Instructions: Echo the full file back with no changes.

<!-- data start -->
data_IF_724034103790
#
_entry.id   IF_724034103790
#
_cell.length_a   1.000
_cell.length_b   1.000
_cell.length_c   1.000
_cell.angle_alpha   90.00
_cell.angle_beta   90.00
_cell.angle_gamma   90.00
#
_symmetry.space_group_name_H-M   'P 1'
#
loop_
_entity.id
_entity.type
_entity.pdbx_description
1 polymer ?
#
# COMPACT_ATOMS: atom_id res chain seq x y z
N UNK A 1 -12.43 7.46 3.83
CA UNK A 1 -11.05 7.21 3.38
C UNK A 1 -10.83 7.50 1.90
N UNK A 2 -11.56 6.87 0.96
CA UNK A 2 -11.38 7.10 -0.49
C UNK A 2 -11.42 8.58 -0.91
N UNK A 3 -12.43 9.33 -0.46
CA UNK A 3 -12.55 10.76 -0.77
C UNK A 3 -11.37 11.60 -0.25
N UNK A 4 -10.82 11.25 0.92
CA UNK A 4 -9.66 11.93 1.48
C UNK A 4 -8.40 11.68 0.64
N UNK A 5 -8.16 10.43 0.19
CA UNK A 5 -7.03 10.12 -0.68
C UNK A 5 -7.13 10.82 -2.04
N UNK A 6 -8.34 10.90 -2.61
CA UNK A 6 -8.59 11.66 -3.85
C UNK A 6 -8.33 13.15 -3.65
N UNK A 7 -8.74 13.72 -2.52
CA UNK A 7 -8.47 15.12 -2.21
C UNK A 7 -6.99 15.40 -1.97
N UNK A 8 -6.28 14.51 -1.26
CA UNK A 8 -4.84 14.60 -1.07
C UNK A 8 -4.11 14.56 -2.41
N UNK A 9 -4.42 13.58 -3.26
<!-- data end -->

data_IF_724034103790
#
_entry.id   IF_724034103790
#
_cell.length_a   1.000
_cell.length_b   1.000
_cell.length_c   1.000
_cell.angle_alpha   90.00
_cell.angle_beta   90.00
_cell.angle_gamma   90.00
#
_symmetry.space_group_name_H-M   'P 1'
#
loop_
_entity.id
_entity.type
_entity.pdbx_description
1 polymer ?
#
# COMPACT_ATOMS: atom_id res chain seq x y z
N UNK A 1 -12.43 7.46 3.83
CA UNK A 1 -11.05 7.21 3.38
C UNK A 1 -10.83 7.50 1.90
N UNK A 2 -11.56 6.87 0.96
CA UNK A 2 -11.38 7.10 -0.49
C UNK A 2 -11.42 8.58 -0.91
N UNK A 3 -12.43 9.33 -0.46
CA UNK A 3 -12.55 10.76 -0.77
C UNK A 3 -11.37 11.60 -0.25
N UNK A 4 -10.82 11.25 0.92
CA UNK A 4 -9.66 11.93 1.48
C UNK A 4 -8.40 11.68 0.64
N UNK A 5 -8.16 10.43 0.19
CA UNK A 5 -7.03 10.12 -0.68
C UNK A 5 -7.13 10.82 -2.04
N UNK A 6 -8.34 10.90 -2.61
CA UNK A 6 -8.59 11.66 -3.85
C UNK A 6 -8.33 13.15 -3.65
N UNK A 7 -8.74 13.72 -2.52
CA UNK A 7 -8.47 15.12 -2.21
C UNK A 7 -6.99 15.40 -1.97
N UNK A 8 -6.28 14.51 -1.26
CA UNK A 8 -4.84 14.60 -1.07
C UNK A 8 -4.11 14.56 -2.41
N UNK A 9 -4.42 13.58 -3.26